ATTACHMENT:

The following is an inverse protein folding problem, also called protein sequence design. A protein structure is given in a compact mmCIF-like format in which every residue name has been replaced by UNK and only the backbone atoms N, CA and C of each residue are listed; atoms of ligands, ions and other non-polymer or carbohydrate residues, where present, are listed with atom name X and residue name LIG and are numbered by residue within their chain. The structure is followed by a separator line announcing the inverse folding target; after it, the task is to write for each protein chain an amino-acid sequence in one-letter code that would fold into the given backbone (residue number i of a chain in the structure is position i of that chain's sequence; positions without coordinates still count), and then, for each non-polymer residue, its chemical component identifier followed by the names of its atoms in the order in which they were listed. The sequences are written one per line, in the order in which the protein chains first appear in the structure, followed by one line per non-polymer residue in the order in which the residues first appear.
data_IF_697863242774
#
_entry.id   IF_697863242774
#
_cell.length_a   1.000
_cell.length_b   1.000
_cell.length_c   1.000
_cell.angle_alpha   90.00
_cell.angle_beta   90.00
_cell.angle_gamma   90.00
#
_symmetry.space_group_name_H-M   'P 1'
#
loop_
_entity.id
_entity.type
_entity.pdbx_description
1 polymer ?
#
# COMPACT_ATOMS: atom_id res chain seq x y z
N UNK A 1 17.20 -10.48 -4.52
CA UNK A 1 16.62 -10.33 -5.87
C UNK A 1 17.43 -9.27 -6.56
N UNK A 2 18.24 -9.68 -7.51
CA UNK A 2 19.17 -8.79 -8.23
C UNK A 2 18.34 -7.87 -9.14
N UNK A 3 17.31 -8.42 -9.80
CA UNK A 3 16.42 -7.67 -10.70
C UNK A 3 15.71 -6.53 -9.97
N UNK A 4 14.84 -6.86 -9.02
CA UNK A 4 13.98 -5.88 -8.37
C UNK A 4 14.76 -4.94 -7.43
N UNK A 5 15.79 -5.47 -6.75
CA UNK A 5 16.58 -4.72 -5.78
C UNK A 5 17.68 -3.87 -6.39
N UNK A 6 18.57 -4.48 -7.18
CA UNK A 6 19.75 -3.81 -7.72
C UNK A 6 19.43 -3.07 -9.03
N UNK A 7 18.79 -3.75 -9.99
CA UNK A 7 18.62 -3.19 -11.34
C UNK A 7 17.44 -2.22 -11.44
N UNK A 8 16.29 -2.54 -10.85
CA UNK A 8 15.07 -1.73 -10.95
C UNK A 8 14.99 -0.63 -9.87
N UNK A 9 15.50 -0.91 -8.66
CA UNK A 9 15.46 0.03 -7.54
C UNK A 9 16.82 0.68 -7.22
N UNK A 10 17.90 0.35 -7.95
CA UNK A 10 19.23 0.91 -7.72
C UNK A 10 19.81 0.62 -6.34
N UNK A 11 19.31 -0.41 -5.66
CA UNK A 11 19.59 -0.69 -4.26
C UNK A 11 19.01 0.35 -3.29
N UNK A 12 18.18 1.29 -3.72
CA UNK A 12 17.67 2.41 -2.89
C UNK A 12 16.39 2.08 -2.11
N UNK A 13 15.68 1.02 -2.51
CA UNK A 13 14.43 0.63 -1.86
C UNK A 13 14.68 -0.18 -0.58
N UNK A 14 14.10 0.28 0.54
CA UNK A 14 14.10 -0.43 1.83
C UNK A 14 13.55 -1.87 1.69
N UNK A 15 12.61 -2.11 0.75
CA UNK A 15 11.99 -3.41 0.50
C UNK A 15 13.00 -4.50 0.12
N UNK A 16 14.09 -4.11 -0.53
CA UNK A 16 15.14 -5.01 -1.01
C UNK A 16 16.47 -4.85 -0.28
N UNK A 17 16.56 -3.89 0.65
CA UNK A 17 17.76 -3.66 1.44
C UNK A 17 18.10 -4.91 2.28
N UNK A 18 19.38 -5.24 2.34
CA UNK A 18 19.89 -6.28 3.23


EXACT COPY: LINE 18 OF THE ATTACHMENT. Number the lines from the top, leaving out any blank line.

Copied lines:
_entity.pdbx_description